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Friday, February 03, 2023

College 101: Stocks or Bonds

When most people think of investing, they think of stocks and bonds. But what’s the difference between the two? And what are mutual funds and ETFs? Stocks and bonds have a few things in common, but there are important differences. Let’s discuss stocks and bonds first, then move on to the slightly more complex topics of mutual funds and ETFs.

Stocks and bonds

Stocks and bonds are both ways for companies to raise money. They’re also both ways for investors to profit off of that process. But there is a fundamental difference in how they work. Bonds act a little like loans, while stocks act essentially as ownership shares in a company.

Let’s say you ran a company and needed some cash. You could get some by securing investors--literally selling a portion of your company to newcomers, then using the profits of those sales to fund your company. Do it right, and your next big project might increase the value of your company enough to make up for the portion lost--while also making the shares your new investors bought worth more than what they bought them for. When a company issues stocks on the stock market, this is what they are doing.

But let’s say you don’t want to offer shares--or perhaps you already have, and don’t want to part with any more. In this case, you could go get a loan. But a really, really big loan might be too much to ask--unless you split it up. Lenders could arrive and bid on portions of the loan, essentially buying a share of the debt. You’ll pay back, with interest, the amount that corresponds to the shares a buyer owns--unless your company goes belly-up, of course.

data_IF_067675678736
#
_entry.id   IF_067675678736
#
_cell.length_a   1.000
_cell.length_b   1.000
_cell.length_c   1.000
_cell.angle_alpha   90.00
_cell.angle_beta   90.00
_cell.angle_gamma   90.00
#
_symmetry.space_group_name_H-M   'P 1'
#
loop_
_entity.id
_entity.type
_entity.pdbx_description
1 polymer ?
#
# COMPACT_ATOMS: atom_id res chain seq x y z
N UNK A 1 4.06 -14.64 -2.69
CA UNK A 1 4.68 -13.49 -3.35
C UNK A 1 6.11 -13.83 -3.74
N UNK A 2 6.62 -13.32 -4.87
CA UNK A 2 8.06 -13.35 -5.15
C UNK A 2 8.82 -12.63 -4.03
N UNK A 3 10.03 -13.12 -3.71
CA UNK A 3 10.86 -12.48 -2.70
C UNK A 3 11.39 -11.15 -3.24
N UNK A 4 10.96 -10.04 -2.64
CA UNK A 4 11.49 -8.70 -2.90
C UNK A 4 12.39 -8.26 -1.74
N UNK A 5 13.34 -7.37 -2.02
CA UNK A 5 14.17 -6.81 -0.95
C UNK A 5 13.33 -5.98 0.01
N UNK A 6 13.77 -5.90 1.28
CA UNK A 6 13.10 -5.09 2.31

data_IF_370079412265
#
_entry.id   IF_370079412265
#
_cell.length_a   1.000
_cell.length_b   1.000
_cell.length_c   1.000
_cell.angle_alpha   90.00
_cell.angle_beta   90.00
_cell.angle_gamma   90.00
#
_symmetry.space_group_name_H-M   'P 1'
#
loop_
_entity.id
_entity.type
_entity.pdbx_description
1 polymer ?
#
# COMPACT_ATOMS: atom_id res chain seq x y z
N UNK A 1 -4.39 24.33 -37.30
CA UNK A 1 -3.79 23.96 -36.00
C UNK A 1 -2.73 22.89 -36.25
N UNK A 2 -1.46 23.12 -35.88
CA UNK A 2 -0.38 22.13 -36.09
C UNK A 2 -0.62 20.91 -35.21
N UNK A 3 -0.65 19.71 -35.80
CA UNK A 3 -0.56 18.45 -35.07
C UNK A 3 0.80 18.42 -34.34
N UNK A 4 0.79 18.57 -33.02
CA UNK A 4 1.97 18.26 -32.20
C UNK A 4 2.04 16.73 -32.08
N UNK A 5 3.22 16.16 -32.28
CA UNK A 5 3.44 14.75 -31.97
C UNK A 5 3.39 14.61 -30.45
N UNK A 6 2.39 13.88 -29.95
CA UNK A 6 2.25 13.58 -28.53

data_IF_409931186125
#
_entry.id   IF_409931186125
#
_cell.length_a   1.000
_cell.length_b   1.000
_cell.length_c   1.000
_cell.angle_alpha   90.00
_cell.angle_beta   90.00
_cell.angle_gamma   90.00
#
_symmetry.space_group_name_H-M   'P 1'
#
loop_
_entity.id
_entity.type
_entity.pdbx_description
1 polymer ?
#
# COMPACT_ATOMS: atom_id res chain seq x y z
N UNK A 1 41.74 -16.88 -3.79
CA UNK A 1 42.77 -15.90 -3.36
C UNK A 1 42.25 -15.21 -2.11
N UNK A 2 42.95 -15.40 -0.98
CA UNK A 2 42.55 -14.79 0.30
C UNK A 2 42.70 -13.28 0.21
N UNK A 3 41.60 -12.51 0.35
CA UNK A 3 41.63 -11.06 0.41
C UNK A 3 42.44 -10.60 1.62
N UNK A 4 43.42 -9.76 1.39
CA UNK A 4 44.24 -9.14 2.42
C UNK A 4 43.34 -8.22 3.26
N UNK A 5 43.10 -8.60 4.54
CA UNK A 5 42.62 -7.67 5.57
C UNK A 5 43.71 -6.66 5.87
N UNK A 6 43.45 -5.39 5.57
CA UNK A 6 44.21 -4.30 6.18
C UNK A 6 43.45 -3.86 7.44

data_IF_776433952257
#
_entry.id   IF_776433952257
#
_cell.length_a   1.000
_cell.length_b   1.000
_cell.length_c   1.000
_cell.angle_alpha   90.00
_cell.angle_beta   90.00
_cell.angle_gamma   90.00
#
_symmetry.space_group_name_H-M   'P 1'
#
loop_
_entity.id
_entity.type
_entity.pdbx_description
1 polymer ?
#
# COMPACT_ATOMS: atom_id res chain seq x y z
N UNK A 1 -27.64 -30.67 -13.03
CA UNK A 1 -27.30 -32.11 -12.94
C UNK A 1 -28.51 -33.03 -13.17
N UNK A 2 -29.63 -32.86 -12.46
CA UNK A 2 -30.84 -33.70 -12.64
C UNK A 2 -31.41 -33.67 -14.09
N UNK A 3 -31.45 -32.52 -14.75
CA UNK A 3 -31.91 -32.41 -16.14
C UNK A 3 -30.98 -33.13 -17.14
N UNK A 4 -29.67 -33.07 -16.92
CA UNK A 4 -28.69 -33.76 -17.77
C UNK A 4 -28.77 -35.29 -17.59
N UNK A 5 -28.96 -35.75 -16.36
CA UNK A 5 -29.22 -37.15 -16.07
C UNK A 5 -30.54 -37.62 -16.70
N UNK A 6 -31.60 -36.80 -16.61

This, of course, is how bonds work. Companies and governments can issue bonds. They say how much they’re worth on them, but their value on the market will depend on how likely folks think it is that the issuing entity will pay the bill!

If a big, giant company issues a bond and you buy some, you can be pretty sure you’ll be paid back. Similarly, you could buy bonds that are about to “mature”--that is, the bill is about to come due--and target ones that everyone is pretty sure will be paid off. If you do this, you’ll have some nice, safe bonds, and you’ll get lower but more secure profits. This sort of bond investing is what a lot of us think of, but it’s important to remember that bonds are not universally “safer” than stocks. You can easily take risks in the bond market by looking for shaky companies or bonds that have a long way to go before they mature. And you can take fewer risks in the stock market by targeting big “blue-chip” companies.

Speaking of risks, they’re lower if you spread your money around. It’s safer to invest in all of the tech companies than in just Amazon, for instance, because even a huge company like Amazon can have problems. And it’s safer still to invest in multiple types of companies--not just tech companies, but industrial ones, manufacturers, banks, and so on.

Mutual funds and ETFs

But stocks aren’t cheap. How can a small-time investor achieve such diversity? One answer is the mutual fund or exchange-traded fund (ETF). While there are differences, both of these investment vehicles are funds that own lots of stocks and allow investors to buy shares in the fund--essentially placing a bet on the whole collection that the fund has. This can be used to lower risks, but it doesn’t have to. If you were a superstar investor, for instance, using advanced strategies like an RSI trading strategy, maybe you’d rise through the ranks of a finance company and eventually run a fund of your own. You could be as risky or safe as you wanted, and investors who chose the fund would be putting their trust in you (not blindly, of course: you can see all types of information on funds before you invest).

This is a broad look, of course, and there are other intricacies that are worth looking at if you are willing to do further research. But hopefully we’ve given you a good sense of how these investment vehicles work!

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